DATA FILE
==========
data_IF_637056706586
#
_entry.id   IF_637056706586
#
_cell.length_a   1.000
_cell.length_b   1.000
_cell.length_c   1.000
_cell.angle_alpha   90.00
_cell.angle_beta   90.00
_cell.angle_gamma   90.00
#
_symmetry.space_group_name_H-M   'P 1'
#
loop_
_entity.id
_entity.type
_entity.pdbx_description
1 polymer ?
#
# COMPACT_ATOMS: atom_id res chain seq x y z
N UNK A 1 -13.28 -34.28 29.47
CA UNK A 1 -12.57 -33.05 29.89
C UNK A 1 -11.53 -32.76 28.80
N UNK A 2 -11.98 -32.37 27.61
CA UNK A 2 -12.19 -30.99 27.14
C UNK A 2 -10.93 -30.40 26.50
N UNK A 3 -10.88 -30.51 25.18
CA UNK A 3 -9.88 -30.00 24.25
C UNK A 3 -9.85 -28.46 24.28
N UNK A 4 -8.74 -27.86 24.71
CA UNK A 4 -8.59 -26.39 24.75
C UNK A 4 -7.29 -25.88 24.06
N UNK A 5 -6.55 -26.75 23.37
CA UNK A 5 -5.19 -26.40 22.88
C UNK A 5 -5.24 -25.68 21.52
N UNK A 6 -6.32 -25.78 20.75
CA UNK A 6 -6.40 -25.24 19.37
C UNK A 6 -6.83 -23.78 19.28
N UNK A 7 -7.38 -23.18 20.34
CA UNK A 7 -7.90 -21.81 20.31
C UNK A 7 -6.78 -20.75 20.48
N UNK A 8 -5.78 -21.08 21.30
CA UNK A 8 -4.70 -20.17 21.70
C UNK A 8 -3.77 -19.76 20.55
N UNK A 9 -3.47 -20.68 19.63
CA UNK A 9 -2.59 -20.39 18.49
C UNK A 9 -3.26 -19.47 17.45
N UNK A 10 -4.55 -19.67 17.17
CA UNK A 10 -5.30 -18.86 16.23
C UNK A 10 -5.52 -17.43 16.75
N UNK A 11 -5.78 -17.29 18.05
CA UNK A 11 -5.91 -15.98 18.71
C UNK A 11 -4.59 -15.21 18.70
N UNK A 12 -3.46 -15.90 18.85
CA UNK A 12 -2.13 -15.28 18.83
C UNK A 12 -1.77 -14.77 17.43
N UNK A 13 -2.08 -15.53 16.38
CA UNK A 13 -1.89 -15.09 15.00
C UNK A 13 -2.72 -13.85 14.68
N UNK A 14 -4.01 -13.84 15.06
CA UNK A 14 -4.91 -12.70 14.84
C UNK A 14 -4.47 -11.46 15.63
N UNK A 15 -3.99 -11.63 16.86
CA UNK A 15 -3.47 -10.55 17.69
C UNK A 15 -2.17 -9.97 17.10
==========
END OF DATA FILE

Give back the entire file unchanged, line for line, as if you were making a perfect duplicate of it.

data_IF_637056706586
#
_entry.id   IF_637056706586
#
_cell.length_a   1.000
_cell.length_b   1.000
_cell.length_c   1.000
_cell.angle_alpha   90.00
_cell.angle_beta   90.00
_cell.angle_gamma   90.00
#
_symmetry.space_group_name_H-M   'P 1'
#
loop_
_entity.id
_entity.type
_entity.pdbx_description
1 polymer ?
#
# COMPACT_ATOMS: atom_id res chain seq x y z
N UNK A 1 -13.28 -34.28 29.47
CA UNK A 1 -12.57 -33.05 29.89
C UNK A 1 -11.53 -32.76 28.80
N UNK A 2 -11.98 -32.37 27.61
CA UNK A 2 -12.19 -30.99 27.14
C UNK A 2 -10.93 -30.40 26.50
N UNK A 3 -10.88 -30.51 25.18
CA UNK A 3 -9.88 -30.00 24.25
C UNK A 3 -9.85 -28.46 24.28
N UNK A 4 -8.74 -27.86 24.71
CA UNK A 4 -8.59 -26.39 24.75
C UNK A 4 -7.29 -25.88 24.06
N UNK A 5 -6.55 -26.75 23.37
CA UNK A 5 -5.19 -26.40 22.88
C UNK A 5 -5.24 -25.68 21.52
N UNK A 6 -6.32 -25.78 20.75
CA UNK A 6 -6.40 -25.24 19.37
C UNK A 6 -6.83 -23.78 19.28
N UNK A 7 -7.38 -23.18 20.34
CA UNK A 7 -7.90 -21.81 20.31
C UNK A 7 -6.78 -20.75 20.48
N UNK A 8 -5.78 -21.08 21.30
CA UNK A 8 -4.70 -20.17 21.70
C UNK A 8 -3.77 -19.76 20.55
N UNK A 9 -3.47 -20.68 19.63
CA UNK A 9 -2.59 -20.39 18.49
C UNK A 9 -3.26 -19.47 17.45
N UNK A 10 -4.55 -19.67 17.17
CA UNK A 10 -5.30 -18.86 16.23
C UNK A 10 -5.52 -17.43 16.75
N UNK A 11 -5.78 -17.29 18.05
CA UNK A 11 -5.91 -15.98 18.71
C UNK A 11 -4.59 -15.21 18.70
N UNK A 12 -3.46 -15.90 18.85
CA UNK A 12 -2.13 -15.28 18.83
C UNK A 12 -1.77 -14.77 17.43
N UNK A 13 -2.08 -15.53 16.38
CA UNK A 13 -1.89 -15.09 15.00
C UNK A 13 -2.72 -13.85 14.68
N UNK A 14 -4.01 -13.84 15.06
CA UNK A 14 -4.91 -12.70 14.84
C UNK A 14 -4.47 -11.46 15.63
N UNK A 15 -3.99 -11.63 16.86
CA UNK A 15 -3.47 -10.55 17.69
C UNK A 15 -2.17 -9.97 17.10